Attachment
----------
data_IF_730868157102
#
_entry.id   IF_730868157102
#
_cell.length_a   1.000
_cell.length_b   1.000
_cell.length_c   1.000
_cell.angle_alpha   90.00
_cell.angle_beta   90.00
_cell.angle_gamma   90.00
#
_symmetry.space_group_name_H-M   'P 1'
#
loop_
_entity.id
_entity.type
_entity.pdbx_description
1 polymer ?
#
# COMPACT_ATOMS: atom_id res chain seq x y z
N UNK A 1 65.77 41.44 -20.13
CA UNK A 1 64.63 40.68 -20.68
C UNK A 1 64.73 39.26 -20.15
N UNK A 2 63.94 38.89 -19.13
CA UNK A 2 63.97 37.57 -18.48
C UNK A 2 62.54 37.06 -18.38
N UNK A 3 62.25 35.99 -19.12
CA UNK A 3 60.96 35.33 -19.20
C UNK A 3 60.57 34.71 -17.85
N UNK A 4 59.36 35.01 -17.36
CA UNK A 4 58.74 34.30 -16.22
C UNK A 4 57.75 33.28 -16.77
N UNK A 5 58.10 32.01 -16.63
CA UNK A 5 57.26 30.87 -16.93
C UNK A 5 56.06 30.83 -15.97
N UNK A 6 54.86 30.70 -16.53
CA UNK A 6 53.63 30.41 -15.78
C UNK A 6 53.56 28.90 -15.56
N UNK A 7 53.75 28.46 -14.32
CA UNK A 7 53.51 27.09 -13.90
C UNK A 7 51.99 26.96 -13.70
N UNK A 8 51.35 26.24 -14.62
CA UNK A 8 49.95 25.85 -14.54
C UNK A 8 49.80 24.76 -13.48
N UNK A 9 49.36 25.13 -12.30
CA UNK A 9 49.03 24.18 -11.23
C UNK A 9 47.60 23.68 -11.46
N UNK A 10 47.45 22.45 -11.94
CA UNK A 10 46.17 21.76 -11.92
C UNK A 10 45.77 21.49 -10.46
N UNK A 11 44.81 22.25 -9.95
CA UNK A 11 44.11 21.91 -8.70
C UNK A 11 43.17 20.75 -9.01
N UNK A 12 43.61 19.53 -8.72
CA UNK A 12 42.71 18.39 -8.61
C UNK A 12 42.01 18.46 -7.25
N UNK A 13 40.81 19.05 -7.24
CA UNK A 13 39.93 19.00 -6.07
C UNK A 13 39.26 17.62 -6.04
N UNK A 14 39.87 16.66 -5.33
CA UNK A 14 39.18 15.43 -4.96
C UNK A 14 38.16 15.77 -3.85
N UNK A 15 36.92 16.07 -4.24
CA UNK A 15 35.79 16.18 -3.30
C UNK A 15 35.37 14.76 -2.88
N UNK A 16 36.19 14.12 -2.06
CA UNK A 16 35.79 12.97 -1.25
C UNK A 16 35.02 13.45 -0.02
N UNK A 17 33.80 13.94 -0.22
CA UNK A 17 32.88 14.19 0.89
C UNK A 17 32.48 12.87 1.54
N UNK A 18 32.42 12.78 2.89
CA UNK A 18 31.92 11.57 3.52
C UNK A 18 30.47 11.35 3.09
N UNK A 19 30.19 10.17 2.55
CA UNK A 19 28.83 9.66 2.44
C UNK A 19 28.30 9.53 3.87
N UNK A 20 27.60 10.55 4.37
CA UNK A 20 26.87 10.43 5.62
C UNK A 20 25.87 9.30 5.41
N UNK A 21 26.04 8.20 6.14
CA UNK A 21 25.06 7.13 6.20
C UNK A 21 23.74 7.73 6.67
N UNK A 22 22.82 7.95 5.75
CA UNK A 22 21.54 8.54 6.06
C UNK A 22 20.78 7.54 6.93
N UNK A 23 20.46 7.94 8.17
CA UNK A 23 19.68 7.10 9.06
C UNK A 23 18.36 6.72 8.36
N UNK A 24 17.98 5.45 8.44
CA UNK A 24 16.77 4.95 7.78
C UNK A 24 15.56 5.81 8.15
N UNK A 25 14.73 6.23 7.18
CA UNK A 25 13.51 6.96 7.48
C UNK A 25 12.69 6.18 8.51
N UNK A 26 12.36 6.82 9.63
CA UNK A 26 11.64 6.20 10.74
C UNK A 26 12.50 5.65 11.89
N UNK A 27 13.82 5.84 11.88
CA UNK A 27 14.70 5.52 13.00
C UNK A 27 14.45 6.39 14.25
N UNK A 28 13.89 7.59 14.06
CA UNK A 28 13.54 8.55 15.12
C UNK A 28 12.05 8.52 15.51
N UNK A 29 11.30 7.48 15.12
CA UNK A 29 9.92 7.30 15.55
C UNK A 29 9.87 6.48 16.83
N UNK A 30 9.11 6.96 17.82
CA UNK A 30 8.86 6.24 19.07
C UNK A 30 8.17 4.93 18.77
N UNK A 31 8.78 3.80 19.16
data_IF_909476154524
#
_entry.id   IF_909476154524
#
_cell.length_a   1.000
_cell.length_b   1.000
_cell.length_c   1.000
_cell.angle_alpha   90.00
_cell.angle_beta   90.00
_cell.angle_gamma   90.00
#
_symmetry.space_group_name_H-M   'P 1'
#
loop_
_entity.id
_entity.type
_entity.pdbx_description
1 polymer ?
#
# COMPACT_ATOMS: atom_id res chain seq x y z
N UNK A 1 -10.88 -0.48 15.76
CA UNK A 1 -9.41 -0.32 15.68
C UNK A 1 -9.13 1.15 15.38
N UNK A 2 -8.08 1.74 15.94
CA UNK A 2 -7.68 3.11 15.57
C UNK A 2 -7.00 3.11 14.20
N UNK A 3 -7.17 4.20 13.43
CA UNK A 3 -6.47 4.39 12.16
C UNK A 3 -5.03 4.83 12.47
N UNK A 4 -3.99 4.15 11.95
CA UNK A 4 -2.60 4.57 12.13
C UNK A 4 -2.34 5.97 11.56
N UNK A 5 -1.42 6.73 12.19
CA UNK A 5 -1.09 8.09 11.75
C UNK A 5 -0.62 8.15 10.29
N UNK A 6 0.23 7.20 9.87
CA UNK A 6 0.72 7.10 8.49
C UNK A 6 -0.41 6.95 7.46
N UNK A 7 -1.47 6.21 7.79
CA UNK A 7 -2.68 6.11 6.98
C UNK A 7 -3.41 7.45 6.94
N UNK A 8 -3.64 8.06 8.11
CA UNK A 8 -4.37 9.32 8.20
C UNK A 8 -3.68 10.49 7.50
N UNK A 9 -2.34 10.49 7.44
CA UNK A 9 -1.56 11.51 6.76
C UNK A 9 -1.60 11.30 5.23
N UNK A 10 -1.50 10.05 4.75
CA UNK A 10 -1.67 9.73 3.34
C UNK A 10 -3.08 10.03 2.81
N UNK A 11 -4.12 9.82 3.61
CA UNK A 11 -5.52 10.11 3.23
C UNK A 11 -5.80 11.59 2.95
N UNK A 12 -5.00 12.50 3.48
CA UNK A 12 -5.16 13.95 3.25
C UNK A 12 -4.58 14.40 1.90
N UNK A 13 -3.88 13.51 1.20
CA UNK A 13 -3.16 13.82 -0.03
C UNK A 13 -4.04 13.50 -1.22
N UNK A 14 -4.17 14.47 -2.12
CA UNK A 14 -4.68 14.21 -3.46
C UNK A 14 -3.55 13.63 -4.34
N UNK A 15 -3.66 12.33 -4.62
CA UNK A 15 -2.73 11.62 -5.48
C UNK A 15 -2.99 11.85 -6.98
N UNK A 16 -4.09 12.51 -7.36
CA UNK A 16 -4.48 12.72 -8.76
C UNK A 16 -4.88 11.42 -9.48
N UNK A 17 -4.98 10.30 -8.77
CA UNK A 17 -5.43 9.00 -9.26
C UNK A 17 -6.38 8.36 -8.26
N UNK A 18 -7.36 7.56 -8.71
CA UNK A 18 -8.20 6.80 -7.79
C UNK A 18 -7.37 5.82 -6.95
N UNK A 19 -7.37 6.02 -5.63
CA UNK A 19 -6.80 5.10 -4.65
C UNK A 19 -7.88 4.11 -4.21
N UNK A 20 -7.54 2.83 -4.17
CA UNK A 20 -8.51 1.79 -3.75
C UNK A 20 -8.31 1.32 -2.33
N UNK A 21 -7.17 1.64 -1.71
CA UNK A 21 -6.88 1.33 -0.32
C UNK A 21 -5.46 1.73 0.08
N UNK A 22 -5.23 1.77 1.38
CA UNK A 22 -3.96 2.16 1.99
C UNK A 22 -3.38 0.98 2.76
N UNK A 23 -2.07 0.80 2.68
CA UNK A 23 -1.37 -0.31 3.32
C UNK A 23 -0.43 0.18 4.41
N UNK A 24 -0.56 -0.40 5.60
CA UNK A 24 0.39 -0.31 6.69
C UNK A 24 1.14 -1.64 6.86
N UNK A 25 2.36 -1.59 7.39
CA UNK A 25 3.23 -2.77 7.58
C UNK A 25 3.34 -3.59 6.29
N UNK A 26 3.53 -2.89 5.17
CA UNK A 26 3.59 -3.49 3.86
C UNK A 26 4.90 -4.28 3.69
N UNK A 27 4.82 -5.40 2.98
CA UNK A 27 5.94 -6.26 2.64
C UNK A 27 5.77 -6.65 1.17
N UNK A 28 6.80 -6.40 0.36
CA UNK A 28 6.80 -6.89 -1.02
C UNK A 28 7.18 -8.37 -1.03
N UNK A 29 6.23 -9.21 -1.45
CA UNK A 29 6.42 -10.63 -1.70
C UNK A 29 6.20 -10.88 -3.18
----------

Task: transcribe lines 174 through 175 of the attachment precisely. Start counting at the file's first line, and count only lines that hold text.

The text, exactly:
N UNK A 15 -3.66 12.33 -4.62
CA UNK A 15 -2.73 11.62 -5.48